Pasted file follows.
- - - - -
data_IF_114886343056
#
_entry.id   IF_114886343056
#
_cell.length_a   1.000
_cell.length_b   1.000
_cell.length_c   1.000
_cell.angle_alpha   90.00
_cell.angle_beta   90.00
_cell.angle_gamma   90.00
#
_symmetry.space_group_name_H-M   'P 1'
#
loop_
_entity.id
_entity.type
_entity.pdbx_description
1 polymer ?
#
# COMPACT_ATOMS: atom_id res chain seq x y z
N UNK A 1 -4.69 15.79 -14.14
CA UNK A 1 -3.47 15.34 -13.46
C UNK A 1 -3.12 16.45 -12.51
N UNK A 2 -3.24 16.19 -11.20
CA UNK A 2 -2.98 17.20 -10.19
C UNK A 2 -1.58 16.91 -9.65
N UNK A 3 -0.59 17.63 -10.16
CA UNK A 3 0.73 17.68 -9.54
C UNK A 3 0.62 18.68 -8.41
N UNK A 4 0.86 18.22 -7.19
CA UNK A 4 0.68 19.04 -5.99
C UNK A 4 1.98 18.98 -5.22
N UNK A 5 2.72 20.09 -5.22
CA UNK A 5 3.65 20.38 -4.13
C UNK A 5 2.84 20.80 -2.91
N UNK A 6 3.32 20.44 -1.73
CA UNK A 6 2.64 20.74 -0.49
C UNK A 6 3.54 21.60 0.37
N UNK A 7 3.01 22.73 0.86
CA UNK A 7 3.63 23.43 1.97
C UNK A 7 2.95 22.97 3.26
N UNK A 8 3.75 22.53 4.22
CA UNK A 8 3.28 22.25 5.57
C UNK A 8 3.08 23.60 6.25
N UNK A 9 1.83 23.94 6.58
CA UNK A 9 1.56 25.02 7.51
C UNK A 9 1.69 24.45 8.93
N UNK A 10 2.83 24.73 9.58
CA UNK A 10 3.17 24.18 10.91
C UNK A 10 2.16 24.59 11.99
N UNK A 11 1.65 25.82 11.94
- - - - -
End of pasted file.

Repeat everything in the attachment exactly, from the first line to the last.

data_IF_114886343056
#
_entry.id   IF_114886343056
#
_cell.length_a   1.000
_cell.length_b   1.000
_cell.length_c   1.000
_cell.angle_alpha   90.00
_cell.angle_beta   90.00
_cell.angle_gamma   90.00
#
_symmetry.space_group_name_H-M   'P 1'
#
loop_
_entity.id
_entity.type
_entity.pdbx_description
1 polymer ?
#
# COMPACT_ATOMS: atom_id res chain seq x y z
N UNK A 1 -4.69 15.79 -14.14
CA UNK A 1 -3.47 15.34 -13.46
C UNK A 1 -3.12 16.45 -12.51
N UNK A 2 -3.24 16.19 -11.20
CA UNK A 2 -2.98 17.20 -10.19
C UNK A 2 -1.58 16.91 -9.65
N UNK A 3 -0.59 17.63 -10.16
CA UNK A 3 0.73 17.68 -9.54
C UNK A 3 0.62 18.68 -8.41
N UNK A 4 0.86 18.22 -7.19
CA UNK A 4 0.68 19.04 -5.99
C UNK A 4 1.98 18.98 -5.22
N UNK A 5 2.72 20.09 -5.22
CA UNK A 5 3.65 20.38 -4.13
C UNK A 5 2.84 20.80 -2.91
N UNK A 6 3.32 20.44 -1.73
CA UNK A 6 2.64 20.74 -0.49
C UNK A 6 3.54 21.60 0.37
N UNK A 7 3.01 22.73 0.86
CA UNK A 7 3.63 23.43 1.97
C UNK A 7 2.95 22.97 3.26
N UNK A 8 3.75 22.53 4.22
CA UNK A 8 3.28 22.25 5.57
C UNK A 8 3.08 23.60 6.25
N UNK A 9 1.83 23.94 6.58
CA UNK A 9 1.56 25.02 7.51
C UNK A 9 1.69 24.45 8.93
N UNK A 10 2.83 24.73 9.58
CA UNK A 10 3.17 24.18 10.91
C UNK A 10 2.16 24.59 11.99
N UNK A 11 1.65 25.82 11.94